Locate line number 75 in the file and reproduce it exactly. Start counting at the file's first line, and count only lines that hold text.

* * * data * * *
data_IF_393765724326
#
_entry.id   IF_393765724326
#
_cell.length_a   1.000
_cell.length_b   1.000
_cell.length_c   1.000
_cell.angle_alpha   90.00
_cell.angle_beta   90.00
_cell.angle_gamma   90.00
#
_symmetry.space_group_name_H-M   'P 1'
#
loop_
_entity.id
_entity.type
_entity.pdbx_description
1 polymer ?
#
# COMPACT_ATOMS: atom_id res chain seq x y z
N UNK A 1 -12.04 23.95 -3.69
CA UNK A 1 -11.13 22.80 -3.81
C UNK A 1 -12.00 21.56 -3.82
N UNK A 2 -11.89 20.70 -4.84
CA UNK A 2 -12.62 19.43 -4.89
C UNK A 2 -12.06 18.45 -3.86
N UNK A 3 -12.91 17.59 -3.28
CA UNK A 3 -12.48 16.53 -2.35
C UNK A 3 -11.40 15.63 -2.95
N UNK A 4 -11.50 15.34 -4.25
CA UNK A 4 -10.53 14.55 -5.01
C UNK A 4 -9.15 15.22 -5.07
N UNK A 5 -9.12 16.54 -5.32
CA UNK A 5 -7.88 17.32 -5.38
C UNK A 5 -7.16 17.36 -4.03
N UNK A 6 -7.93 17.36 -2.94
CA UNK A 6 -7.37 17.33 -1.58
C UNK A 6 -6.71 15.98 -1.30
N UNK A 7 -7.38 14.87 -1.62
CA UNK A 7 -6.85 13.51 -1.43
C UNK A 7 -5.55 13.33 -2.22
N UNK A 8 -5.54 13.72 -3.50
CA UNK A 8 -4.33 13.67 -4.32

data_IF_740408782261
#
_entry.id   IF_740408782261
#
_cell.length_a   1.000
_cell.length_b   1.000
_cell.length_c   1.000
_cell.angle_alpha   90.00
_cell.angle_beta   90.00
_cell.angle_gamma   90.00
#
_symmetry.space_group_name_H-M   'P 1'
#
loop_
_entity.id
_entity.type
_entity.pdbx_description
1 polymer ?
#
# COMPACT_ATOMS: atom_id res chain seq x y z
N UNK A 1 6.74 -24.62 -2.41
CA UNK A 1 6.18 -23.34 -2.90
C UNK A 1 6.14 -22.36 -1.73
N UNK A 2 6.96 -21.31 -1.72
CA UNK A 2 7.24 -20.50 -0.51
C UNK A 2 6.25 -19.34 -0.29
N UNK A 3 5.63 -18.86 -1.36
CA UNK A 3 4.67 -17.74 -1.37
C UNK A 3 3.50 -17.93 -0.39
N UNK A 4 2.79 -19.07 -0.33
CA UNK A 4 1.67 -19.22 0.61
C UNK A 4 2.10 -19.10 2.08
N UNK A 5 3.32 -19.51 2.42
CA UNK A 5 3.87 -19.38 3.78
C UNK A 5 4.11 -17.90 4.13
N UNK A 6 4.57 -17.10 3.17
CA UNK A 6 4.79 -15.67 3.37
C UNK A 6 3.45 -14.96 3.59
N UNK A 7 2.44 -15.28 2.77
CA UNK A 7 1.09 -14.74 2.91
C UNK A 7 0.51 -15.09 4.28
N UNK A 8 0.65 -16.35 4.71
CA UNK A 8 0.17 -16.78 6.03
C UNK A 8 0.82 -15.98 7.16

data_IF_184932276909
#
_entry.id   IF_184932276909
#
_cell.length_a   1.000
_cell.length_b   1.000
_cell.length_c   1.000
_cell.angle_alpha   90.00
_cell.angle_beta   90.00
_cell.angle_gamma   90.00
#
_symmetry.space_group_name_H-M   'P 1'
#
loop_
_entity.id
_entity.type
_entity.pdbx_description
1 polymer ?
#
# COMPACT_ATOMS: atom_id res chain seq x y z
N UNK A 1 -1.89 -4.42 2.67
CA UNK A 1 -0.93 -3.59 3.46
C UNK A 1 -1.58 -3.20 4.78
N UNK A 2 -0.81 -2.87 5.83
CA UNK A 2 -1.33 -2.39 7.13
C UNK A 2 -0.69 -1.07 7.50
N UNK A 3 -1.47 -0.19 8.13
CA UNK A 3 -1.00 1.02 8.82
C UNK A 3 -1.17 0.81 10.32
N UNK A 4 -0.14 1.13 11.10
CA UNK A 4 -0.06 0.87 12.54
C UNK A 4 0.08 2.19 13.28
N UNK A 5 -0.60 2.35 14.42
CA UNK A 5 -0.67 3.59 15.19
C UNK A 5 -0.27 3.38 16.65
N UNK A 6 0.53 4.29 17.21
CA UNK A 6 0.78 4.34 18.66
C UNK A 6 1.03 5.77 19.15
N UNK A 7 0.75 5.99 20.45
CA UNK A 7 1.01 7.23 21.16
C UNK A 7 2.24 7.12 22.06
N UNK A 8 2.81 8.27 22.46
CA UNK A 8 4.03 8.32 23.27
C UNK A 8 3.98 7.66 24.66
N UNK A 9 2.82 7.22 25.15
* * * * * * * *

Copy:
C UNK A 4 2.10 -19.10 2.08